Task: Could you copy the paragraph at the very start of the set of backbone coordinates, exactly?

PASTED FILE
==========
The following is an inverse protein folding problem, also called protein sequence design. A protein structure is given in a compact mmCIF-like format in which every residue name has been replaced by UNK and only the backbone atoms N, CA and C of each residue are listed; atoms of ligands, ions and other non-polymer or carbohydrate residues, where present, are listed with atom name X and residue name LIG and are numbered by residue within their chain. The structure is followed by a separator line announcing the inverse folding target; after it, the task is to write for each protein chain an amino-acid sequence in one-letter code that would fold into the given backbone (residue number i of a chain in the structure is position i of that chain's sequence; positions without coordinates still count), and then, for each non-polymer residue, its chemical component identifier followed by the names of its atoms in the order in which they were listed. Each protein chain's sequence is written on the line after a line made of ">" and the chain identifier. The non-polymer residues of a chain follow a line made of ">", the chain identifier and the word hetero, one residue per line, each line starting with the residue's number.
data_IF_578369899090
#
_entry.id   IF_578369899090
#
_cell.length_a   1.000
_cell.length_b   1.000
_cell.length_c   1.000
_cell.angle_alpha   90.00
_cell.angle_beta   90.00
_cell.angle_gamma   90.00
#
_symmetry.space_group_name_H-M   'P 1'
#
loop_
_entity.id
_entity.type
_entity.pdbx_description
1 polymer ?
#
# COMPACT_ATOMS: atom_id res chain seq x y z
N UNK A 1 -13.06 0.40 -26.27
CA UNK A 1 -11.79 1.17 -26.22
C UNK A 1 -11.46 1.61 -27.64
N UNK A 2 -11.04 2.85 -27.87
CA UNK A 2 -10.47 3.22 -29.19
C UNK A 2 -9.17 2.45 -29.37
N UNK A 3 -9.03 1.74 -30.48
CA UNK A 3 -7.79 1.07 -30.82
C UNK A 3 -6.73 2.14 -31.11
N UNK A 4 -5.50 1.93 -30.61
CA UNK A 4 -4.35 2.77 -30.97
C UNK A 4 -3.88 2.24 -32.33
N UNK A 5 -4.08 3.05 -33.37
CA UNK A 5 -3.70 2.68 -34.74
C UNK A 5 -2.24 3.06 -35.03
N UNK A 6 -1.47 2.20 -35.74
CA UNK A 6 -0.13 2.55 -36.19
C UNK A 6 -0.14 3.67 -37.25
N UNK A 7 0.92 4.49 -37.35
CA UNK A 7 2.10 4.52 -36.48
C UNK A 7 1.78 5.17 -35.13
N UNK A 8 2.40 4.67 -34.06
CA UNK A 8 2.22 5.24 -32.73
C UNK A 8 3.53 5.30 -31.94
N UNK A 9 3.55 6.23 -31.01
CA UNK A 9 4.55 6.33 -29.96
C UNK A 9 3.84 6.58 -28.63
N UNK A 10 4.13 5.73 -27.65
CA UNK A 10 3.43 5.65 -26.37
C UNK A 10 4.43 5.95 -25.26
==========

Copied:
The following is an inverse protein folding problem, also called protein sequence design. A protein structure is given in a compact mmCIF-like format in which every residue name has been replaced by UNK and only the backbone atoms N, CA and C of each residue are listed; atoms of ligands, ions and other non-polymer or carbohydrate residues, where present, are listed with atom name X and residue name LIG and are numbered by residue within their chain. The structure is followed by a separator line announcing the inverse folding target; after it, the task is to write for each protein chain an amino-acid sequence in one-letter code that would fold into the given backbone (residue number i of a chain in the structure is position i of that chain's sequence; positions without coordinates still count), and then, for each non-polymer residue, its chemical component identifier followed by the names of its atoms in the order in which they were listed. Each protein chain's sequence is written on the line after a line made of ">" and the chain identifier. The non-polymer residues of a chain follow a line made of ">", the chain identifier and the word hetero, one residue per line, each line starting with the residue's number.